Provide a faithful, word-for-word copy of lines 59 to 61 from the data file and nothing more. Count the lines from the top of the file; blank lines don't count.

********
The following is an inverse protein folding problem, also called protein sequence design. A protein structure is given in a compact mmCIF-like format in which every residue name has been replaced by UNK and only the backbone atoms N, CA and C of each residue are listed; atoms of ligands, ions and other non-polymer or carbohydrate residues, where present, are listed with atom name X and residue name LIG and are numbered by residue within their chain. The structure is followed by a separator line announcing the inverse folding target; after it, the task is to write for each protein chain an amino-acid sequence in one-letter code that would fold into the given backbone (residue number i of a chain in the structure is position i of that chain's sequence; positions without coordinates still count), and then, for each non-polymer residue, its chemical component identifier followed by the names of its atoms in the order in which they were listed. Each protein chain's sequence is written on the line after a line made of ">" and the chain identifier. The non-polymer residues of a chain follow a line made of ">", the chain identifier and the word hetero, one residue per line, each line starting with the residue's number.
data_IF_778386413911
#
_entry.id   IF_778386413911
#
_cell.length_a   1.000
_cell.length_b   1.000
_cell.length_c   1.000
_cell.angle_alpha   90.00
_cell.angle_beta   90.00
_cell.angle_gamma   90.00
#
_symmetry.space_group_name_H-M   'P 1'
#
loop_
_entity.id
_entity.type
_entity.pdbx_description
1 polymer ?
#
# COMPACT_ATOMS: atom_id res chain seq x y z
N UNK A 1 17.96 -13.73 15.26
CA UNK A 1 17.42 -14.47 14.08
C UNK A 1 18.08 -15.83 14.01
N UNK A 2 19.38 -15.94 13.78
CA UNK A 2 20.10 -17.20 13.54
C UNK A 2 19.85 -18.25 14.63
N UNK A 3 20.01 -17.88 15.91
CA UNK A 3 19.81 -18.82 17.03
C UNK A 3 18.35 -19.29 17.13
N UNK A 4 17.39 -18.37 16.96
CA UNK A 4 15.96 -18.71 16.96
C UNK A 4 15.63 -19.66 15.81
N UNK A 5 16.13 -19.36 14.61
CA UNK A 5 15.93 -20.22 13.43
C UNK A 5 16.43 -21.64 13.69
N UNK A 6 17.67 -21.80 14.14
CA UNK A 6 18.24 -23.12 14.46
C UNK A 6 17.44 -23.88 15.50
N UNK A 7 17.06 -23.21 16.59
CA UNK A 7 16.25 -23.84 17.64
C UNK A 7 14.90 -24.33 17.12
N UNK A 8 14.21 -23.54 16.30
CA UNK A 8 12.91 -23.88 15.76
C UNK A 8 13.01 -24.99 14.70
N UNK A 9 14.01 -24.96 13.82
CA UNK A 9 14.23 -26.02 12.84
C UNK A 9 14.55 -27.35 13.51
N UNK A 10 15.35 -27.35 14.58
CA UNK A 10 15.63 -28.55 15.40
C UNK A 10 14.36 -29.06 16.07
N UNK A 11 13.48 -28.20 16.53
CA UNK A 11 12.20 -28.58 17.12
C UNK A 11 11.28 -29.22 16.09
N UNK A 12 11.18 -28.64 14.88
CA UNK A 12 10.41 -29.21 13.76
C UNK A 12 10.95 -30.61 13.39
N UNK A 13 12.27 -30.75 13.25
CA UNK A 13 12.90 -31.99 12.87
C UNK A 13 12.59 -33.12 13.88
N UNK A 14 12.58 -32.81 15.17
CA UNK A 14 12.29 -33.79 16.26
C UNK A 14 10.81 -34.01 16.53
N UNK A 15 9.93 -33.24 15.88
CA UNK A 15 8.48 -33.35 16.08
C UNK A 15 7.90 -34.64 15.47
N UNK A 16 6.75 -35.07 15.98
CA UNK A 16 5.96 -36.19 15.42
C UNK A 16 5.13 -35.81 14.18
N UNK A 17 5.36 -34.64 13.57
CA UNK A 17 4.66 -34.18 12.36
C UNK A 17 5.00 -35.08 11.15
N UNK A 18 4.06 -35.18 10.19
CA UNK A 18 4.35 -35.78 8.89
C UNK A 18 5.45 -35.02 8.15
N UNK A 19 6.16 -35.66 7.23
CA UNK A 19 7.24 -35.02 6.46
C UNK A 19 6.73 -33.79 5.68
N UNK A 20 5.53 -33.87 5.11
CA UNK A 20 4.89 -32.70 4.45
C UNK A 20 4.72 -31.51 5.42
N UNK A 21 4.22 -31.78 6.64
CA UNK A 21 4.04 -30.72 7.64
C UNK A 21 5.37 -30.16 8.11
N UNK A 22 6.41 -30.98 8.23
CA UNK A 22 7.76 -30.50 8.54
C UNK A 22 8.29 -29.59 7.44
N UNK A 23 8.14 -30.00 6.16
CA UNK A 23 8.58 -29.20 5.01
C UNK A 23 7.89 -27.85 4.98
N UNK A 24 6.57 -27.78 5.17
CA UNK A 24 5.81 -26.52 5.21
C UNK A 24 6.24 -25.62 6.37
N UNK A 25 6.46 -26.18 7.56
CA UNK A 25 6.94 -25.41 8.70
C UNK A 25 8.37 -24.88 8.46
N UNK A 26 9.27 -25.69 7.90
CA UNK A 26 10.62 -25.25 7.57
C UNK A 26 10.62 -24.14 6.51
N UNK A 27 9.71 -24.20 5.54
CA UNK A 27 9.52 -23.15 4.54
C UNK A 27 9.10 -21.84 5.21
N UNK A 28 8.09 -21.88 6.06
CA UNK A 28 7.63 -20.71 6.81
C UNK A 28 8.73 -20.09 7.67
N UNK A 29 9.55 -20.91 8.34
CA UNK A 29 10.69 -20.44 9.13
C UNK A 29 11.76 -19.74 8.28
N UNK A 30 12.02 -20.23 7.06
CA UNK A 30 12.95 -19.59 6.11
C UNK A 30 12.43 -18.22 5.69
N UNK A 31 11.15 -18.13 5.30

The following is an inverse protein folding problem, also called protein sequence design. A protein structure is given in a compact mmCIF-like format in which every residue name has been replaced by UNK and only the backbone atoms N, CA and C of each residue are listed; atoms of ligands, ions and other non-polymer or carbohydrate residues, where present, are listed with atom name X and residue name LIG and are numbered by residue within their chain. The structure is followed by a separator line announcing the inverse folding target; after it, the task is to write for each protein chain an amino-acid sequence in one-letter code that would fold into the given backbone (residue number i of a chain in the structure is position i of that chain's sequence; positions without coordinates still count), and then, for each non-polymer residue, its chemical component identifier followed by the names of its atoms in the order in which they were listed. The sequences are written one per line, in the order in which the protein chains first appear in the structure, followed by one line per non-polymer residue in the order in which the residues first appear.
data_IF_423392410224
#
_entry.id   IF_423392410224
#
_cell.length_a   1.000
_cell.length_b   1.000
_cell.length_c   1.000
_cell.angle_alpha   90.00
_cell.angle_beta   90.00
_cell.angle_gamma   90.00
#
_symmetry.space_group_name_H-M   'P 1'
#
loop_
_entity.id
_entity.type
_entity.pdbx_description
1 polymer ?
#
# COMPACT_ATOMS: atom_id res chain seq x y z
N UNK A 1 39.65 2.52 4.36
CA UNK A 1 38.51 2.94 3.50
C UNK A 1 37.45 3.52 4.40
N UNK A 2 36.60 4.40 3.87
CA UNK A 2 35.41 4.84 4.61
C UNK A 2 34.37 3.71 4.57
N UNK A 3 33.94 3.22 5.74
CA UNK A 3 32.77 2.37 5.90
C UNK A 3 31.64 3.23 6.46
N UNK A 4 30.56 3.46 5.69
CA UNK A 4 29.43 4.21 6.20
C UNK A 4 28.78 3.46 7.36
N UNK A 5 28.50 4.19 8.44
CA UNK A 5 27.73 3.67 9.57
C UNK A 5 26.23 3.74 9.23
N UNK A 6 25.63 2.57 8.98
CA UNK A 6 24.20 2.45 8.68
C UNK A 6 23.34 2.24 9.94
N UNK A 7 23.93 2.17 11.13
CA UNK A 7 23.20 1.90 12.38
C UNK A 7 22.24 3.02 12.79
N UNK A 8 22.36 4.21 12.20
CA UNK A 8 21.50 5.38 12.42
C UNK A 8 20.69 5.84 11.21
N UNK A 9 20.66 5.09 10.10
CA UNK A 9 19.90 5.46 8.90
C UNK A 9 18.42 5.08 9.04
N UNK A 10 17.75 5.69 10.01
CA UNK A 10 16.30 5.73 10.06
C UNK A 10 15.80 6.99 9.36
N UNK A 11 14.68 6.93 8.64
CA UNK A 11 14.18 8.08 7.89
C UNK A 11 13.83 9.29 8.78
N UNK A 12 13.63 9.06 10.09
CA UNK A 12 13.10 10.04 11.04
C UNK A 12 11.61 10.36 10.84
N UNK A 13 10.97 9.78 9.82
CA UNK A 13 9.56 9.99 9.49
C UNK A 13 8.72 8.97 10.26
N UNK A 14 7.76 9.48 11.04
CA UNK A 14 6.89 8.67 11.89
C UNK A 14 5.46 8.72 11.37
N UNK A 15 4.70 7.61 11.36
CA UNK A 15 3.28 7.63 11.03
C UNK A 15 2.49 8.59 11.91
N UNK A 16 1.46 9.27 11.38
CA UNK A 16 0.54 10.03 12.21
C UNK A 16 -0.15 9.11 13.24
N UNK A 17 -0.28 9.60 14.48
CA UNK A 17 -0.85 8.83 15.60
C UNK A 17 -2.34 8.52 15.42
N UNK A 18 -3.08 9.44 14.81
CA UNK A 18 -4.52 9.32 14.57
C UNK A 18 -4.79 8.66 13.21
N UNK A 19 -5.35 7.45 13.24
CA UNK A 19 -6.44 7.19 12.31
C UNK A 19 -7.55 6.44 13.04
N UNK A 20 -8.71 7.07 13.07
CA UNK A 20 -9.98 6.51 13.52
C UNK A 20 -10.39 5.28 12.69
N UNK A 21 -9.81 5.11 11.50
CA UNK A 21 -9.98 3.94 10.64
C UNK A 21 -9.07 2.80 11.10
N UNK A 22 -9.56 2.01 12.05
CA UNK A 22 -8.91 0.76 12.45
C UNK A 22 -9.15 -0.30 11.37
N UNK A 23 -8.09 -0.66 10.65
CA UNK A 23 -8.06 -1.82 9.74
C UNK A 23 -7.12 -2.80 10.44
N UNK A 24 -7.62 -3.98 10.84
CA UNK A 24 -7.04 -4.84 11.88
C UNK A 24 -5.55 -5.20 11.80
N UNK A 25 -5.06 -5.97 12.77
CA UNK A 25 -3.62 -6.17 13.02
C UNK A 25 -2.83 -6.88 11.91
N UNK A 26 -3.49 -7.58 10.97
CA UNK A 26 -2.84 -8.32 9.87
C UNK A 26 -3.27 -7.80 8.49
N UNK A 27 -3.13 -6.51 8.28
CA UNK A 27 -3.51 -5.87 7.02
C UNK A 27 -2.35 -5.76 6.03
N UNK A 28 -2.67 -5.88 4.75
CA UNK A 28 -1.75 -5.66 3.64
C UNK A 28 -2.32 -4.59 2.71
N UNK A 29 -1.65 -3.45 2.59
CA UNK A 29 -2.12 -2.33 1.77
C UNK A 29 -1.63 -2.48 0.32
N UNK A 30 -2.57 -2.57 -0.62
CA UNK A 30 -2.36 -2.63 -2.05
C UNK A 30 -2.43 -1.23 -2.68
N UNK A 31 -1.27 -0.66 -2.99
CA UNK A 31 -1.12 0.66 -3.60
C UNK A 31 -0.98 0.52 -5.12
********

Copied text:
CA UNK A 13 12.90 -31.99 12.87
C UNK A 13 12.59 -33.12 13.88
N UNK A 14 12.58 -32.81 15.17